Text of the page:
The federal Occupational Safety and Health Administration (OSHA) does not have specific guidelines for the prevention of HBV or HCV infection in nail salons and barbershops, according the Virginia Department of Health, and neither the current CDC case report form for HBV or HCV nor the National Electronic Disease Surveillance System captures barbering, manicures or pedicures as risk factors for transmission of hepatitis infection.
"The absence of infection control guidelines from federal health agencies (CDC and OSHA) for the prevention of hepatitis infections in nail salons and barbershops implies that barbering, manicure and pedicure have not emerged as significant risk factors for HBV and HCV infections in the United States," commented Dr. Johnson.
"The true magnitude of this risk has yet to be defined and clearly needs further study."
In the meantime, Dr. Johnson urged nail salon and barbershop customers to be aware of the potential risks for hepatitis transmission, and to take precautions including asking questions to determine whether or not the nail salon or barbershop is properly cleaning and disinfecting tools and equipment. He also suggests customers bring their own equipment like clippers, razors and nail files (both men and women).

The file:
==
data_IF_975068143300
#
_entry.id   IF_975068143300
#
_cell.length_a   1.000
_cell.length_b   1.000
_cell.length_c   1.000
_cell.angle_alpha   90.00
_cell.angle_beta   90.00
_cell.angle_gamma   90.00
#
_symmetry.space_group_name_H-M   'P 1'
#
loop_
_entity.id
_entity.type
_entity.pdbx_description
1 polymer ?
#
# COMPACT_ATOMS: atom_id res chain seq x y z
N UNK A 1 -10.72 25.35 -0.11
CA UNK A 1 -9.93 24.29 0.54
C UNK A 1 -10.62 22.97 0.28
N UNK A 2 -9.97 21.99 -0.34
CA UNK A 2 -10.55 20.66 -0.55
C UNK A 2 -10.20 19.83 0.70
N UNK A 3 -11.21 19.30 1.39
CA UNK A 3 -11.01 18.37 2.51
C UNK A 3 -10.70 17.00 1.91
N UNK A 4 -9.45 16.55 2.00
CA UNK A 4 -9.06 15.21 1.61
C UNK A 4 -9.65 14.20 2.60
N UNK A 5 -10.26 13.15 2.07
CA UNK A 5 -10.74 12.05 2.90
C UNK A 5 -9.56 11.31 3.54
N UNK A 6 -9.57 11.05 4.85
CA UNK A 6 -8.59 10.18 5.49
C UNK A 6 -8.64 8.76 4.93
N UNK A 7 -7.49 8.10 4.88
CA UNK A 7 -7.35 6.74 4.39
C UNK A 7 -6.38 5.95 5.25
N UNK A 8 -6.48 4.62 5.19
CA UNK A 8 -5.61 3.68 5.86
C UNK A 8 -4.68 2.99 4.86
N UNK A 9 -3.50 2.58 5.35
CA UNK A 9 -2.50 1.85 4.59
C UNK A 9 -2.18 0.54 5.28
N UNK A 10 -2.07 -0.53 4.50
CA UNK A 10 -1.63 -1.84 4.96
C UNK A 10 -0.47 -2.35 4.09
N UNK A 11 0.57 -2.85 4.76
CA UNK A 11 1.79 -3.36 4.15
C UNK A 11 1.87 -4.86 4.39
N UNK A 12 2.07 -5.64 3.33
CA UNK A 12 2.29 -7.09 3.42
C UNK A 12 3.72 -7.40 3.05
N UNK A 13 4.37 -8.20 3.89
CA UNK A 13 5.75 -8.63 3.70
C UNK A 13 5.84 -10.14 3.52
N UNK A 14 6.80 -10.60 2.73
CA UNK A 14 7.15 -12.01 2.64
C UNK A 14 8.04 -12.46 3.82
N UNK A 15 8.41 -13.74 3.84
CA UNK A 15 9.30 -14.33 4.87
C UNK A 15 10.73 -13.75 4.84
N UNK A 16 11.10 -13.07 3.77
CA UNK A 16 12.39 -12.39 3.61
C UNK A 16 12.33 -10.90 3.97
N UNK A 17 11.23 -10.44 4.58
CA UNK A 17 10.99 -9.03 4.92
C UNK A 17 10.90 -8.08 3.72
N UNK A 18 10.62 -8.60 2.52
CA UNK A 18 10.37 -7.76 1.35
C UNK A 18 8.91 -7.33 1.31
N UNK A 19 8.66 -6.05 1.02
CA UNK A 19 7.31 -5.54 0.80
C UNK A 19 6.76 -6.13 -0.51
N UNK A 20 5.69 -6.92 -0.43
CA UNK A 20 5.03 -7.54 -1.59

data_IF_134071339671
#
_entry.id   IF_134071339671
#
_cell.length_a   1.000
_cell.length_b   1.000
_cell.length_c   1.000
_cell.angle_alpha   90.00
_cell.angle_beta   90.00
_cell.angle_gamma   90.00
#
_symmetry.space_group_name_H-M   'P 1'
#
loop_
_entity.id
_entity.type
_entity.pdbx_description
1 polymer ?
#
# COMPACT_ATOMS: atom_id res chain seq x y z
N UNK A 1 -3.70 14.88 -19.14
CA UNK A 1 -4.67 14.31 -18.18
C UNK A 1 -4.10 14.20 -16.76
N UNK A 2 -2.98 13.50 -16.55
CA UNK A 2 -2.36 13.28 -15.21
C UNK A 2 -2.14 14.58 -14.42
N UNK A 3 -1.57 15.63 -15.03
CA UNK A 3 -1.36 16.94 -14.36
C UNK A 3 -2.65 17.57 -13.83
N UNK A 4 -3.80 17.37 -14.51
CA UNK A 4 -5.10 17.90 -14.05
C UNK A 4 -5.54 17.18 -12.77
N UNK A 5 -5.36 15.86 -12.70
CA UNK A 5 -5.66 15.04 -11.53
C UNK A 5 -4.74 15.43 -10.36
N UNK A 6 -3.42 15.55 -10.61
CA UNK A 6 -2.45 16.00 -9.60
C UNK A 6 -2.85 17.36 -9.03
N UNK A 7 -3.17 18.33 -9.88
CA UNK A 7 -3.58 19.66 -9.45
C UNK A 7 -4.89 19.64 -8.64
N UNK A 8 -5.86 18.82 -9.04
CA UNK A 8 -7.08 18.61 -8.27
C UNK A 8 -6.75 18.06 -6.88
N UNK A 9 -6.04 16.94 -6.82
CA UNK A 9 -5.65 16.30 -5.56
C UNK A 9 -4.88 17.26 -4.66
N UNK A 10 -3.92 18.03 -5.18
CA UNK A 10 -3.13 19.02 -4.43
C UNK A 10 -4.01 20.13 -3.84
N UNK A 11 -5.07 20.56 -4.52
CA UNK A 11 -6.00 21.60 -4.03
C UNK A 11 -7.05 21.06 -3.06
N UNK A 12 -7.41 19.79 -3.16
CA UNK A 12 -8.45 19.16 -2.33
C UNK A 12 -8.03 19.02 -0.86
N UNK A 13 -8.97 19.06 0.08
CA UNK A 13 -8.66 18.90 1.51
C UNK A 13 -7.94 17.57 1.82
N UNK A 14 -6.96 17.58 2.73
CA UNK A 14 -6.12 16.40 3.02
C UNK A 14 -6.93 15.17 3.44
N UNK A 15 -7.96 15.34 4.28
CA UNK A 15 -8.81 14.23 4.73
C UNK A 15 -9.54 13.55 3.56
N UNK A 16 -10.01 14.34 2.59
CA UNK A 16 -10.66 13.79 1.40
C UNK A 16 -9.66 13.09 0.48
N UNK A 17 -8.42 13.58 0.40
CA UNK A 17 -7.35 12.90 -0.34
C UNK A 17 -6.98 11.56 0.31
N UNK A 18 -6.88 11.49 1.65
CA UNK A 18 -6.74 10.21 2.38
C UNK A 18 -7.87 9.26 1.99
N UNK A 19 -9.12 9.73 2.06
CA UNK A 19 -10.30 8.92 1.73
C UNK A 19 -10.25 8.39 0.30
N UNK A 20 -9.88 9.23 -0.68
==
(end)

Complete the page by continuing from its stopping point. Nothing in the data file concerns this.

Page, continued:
"No one should accept on blind trust that a business is taking the necessary steps to prevent transmission of bloodborne infections such as hepatitis," said Dr. Johnson. "Health care providers need to be aware of these risks -both for appropriate counseling of their patients, and when assessing possible causality in patients with hepatitis B or C."
Based on the Virginia Department of Health report there are several proposed recommendations to eliminate the potential transmission of HBV, HCV and HIV infections in nail salon and barbershop settings. These include: training for all nail salon and barbershop technicians, educating them about transmission of blood-borne infections and emphasizing principles of good hygiene, antisepsis and disinfection; as well as more stringent personal hygiene, storage, disinfection and inspection requirements.
Hepatitis, an inflammation of the liver, refers to a group of viral infections that affect the liver. The most common types are Hepatitis A (HCA), Hepatitis B (HBV)), and Hepatitis C (HCV). HBV and HCV are primarily transmitted through blood.
According to the Centers for Disease Control and Prevention (CDC), viral hepatitis is the leading cause of liver cancer and the most common reason for liver transplantation. While an estimated 4.4million Americans are living with chronic hepatitis--most do not know they are infected. About 80,000 new infections occur each year although the clinical consequences of severe liver disease (e.g. cirrhosis/cancer) may not be recognized for 10-20 yrs after the infection.
Injection drug use accounts for most HCV infections in the United States and most developed nations. In developing nations, unsafe medical injections and blood transfusions are the primary risk factors for HCV infections.